Hi Solverback,

    Here are the answers to your questions.

    1) The Cancelled check box control is for use by the report to determine if the user cancelled out of the parameters form. In the open event for the report, the report should open the form in a modal state by using the acDialog parameter value in the DoCmd.OpenReport command. This stops the report code until the user is done with the parameter form. When the user click on either the OK or Cancel button the code behind those buttons make the form invisible but desn't close the form. Closing the form is up to the report's Open event, after the user's selections have been extracted from the form. So, if the user clicks OK, set the value of the Cancelled check control to False so the report can read that value from the form and know that the user still wants to run the report. If the user clicks Cancel, set the value of the check box control to True so the Open event in the report can set the report's Cancel property to True and close the report before it's displayed on the screen.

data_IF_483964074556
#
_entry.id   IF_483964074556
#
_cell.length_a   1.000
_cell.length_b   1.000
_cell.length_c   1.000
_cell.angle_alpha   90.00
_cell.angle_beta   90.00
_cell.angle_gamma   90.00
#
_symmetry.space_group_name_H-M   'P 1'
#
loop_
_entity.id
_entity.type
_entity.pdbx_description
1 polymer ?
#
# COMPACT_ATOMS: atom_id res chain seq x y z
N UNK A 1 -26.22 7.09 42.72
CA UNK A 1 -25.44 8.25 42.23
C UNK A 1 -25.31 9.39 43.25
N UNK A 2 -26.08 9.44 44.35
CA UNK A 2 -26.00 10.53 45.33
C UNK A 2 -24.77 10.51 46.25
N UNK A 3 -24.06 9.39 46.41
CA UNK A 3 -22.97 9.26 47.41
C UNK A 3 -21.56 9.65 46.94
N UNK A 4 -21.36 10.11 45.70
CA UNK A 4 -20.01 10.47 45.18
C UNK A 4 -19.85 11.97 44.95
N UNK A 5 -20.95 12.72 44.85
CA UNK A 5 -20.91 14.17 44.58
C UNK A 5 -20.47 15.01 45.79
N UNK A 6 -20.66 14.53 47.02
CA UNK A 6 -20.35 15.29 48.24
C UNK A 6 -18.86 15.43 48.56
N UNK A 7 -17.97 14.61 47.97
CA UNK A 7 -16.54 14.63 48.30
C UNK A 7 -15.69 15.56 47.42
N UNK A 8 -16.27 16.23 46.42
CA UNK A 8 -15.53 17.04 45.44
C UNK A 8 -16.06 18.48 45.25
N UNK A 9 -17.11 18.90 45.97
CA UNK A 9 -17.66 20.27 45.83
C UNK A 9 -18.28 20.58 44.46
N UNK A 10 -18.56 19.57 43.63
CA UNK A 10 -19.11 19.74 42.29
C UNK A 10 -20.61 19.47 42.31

2) Once the parameter form is open you can reference it's controls by typing Forms("name_of_the_parameter_form").name_of_the_co ntrol.value but this would make for a lot of typing. Instead, dimension a variable as Access.Form; Dim frmParameters AS Access.Form. Then, in the code Open event, after the parameter form is hidden and the Open event procedure starts up again, set a reference to the parameter form with 'Set frmParameters = Forms("name_of_the_parameter_form"). Once you do that you can access the form's properties and controls through frmParameters. When you are done with the form you can make this call to close it; DoCmd.Close acform, frmParameters.Name, acSaveNo. After you close the form make sure to destroy the object reference; Set frmParameters = Nothing.